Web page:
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Taxable Income Responses to 1990s Tax Acts: Further Explorations

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  • Giertz, Seth

Abstract

This paper examines alternative methodologies for measuring responses to the 1990 and 1993 federal tax increases. The methodologies build on those employed by Gruber and Saez (2002), Carroll (1998), and Auten and Carroll (1999). Internal Revenue Service tax return data for the project are from the Statistics of Income, which heavily oversamples high-income filers. Special attention is paid to the importance of sample income restrictions and methodology. In general, estimates are quite sensitive to a number of different factors. In contrast to some of the literature, estimates are larger when behavior is measured over three-year intervals as opposed to over one-year intervals – suggesting small transitory responses to tax changes, but larger longer-term responses. When including the richest set of income controls, income-weighted elasticity estimates based on one year differencing range from 0 to 0.19. Similarly estimated elasticities over three year intervals are about 0.32. When adding adjacent year tax rates to model, estimates based on one year differencing now range from 0.30 to 0.43 and estimates when differencing over three year intervals range from 0.97 to 1.37. In most cases, estimates from an end-year approach are not statistically different from 0 for the 1990s. However, even for the approaches that produce statistically significant results, estimates are sensitive to an array of factors and plausible sensitivity checks often result in estimates that differ greatly. A major conclusion is that isolating the true taxable income responses to tax changes is inherently complex and little confidence should be placed on any single estimate.

Suggested Citation

  • Giertz, Seth, 2008. "Taxable Income Responses to 1990s Tax Acts: Further Explorations," MPRA Paper 17602, University Library of Munich, Germany.
  • Handle: RePEc:pra:mprapa:17602
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    File URL: https://mpra.ub.uni-muenchen.de/17602/1/MPRA_paper_17602.pdf
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    References listed on IDEAS

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    1. Robert A. Moffitt & Mark Wilhelm, 1998. "Taxation and the Labor Supply: Decisions of the Affluent," NBER Working Papers 6621, National Bureau of Economic Research, Inc.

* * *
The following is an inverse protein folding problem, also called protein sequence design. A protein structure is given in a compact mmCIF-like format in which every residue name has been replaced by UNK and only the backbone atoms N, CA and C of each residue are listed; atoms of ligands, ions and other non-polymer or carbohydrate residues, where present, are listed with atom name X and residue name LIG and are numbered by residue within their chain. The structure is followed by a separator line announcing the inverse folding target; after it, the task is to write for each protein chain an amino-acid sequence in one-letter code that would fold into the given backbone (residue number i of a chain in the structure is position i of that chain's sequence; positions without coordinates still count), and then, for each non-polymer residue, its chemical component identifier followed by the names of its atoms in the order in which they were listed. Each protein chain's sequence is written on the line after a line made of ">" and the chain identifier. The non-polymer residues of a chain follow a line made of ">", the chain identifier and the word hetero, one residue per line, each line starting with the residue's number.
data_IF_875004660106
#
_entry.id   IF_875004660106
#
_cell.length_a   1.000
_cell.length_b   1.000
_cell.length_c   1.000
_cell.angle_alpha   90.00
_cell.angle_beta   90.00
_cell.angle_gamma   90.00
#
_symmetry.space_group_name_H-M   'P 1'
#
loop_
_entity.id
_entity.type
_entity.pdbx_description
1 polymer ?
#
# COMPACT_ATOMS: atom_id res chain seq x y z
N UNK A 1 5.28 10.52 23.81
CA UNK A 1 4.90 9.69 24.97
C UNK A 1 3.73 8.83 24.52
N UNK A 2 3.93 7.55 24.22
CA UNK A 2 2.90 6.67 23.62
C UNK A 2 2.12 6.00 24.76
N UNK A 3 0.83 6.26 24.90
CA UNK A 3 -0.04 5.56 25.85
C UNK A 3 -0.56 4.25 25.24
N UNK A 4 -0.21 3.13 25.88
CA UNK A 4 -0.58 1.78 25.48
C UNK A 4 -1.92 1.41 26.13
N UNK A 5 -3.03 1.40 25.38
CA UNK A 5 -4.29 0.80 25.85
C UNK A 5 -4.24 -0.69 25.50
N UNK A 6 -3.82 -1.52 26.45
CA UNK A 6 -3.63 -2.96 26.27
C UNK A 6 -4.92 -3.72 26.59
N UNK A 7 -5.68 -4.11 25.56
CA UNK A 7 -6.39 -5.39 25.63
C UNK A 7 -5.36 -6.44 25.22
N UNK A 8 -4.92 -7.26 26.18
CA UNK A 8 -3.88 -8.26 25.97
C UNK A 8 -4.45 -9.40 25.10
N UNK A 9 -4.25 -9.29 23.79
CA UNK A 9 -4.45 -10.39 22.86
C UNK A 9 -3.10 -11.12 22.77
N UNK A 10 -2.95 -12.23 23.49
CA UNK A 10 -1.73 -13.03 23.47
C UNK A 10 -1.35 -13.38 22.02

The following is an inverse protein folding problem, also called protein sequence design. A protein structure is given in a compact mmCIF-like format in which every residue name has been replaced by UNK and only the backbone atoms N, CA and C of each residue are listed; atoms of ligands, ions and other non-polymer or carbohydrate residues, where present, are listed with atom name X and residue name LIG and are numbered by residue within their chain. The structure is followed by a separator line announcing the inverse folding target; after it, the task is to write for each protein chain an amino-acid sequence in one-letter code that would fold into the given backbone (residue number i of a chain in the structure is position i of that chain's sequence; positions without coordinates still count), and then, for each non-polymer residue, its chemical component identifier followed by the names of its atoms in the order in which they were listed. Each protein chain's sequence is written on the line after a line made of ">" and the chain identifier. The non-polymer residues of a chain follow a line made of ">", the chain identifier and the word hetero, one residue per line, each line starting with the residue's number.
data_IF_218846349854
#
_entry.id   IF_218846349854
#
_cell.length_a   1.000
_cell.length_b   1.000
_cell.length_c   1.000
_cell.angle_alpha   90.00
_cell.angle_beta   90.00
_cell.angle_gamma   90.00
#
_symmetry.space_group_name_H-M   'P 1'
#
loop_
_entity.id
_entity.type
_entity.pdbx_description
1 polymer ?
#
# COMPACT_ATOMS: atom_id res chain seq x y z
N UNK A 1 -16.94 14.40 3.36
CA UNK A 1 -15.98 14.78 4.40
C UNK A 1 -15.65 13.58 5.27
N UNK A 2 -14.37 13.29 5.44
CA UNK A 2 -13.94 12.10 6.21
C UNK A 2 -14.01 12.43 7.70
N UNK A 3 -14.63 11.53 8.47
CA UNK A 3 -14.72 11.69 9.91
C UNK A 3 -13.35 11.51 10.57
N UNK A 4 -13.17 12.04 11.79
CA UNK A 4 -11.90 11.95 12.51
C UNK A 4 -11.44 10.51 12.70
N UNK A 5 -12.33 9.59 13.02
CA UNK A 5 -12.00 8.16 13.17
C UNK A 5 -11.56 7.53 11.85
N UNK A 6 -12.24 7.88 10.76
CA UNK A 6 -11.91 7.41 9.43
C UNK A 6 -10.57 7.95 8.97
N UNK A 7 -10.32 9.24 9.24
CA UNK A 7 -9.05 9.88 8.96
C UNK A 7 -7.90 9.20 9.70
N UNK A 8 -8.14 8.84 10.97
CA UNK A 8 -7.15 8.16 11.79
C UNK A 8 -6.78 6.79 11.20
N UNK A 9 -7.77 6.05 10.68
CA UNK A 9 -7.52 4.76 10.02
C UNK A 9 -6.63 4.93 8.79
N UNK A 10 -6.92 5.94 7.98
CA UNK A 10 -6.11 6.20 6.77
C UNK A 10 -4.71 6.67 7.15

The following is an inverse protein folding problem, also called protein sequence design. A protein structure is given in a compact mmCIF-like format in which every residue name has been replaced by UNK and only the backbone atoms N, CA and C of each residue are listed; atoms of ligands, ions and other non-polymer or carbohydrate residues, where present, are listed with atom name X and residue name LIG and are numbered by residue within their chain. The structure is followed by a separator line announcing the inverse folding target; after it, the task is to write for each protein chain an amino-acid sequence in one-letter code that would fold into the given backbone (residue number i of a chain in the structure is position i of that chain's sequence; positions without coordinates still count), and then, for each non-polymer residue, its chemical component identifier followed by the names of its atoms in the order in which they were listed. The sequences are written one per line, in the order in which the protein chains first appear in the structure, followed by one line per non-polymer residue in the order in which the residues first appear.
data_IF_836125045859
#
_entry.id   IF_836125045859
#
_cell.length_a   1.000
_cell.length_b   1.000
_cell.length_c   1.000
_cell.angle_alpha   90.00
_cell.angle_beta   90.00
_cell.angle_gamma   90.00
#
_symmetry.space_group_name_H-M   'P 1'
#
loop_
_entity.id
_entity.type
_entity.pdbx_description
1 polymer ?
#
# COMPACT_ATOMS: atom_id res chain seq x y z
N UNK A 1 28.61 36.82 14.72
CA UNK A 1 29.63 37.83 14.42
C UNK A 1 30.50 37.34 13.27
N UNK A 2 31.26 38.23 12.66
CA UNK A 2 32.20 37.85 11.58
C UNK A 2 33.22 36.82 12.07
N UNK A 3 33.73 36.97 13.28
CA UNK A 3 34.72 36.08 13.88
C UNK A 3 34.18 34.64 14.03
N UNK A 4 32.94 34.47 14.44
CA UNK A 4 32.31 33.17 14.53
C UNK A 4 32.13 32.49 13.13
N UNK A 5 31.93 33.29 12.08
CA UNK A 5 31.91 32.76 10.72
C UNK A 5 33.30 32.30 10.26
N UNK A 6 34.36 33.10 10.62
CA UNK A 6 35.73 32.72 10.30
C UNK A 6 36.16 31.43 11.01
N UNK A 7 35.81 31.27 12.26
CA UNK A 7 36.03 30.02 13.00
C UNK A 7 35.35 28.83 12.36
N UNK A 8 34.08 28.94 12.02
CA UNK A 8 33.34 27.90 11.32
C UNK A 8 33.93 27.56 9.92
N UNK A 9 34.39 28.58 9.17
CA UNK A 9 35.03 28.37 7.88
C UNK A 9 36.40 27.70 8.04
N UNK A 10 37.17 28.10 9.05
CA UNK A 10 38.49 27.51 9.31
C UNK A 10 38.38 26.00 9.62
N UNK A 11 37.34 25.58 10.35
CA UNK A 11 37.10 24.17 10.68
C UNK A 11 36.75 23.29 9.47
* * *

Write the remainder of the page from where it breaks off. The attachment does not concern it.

2. Gruber, Jon & Saez, Emmanuel, 2002. "The elasticity of taxable income: evidence and implications," Journal of Public Economics, Elsevier, vol. 84(1), pages 1-32, April.
    3. Slemrod, Joel & Kopczuk, Wojciech, 2002. "The optimal elasticity of taxable income," Journal of Public Economics, Elsevier, vol. 84(1), pages 91-112, April.
    4. Austan Goolsbee, 2000. "What Happens When You Tax the Rich? Evidence from Executive Compensation," Journal of Political Economy, University of Chicago Press, vol. 108(2), pages 352-378, April.
    5. Thomas Piketty & Emmanuel Saez, 2007. "How Progressive is the U.S. Federal Tax System? A Historical and International Perspective," Journal of Economic Perspectives, American Economic Association, vol. 21(1), pages 3-24, Winter.
    6. Giertz, Seth, 2005. "A Sensitivity Analysis of the Elasticity of Taxable Income," MPRA Paper 17601, University Library of Munich, Germany.
    7. Emmanuel Saez & Michael R. Veall, 2005. "The Evolution of High Incomes in Northern America: Lessons from Canadian Evidence," American Economic Review, American Economic Association, vol. 95(3), pages 831-849, June.
    8. Jon Bakija, 2006. "Documentation for a Comprehensive Historical U.S. Federal and State Income Tax Calculator Program," Department of Economics Working Papers 2006-02, Department of Economics, Williams College, revised Aug 2009.
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    Cited by:

    1. Neisser, Carina, 2017. "The elasticity of taxable income: A meta-regression analysis," ZEW Discussion Papers 17-032, ZEW - Zentrum für Europäische Wirtschaftsforschung / Center for European Economic Research.
    2. Seth H. Giertz, 2008. "Panel Data Techniques and the Elasticity of Taxable Income: Working Paper 2008-11," Working Papers 20407, Congressional Budget Office.
    3. Emmanuel Saez & Joel Slemrod & Seth H. Giertz, 2012. "The Elasticity of Taxable Income with Respect to Marginal Tax Rates: A Critical Review," Journal of Economic Literature, American Economic Association, vol. 50(1), pages 3-50, March.

    More about this item

    Keywords

    Elasticity of Taxable Income; Behavioral Responses to Taxation; Taxation;

    JEL classification:

    • H21 - Public Economics - - Taxation, Subsidies, and Revenue - - - Efficiency; Optimal Taxation
    • H2 - Public Economics - - Taxation, Subsidies, and Revenue

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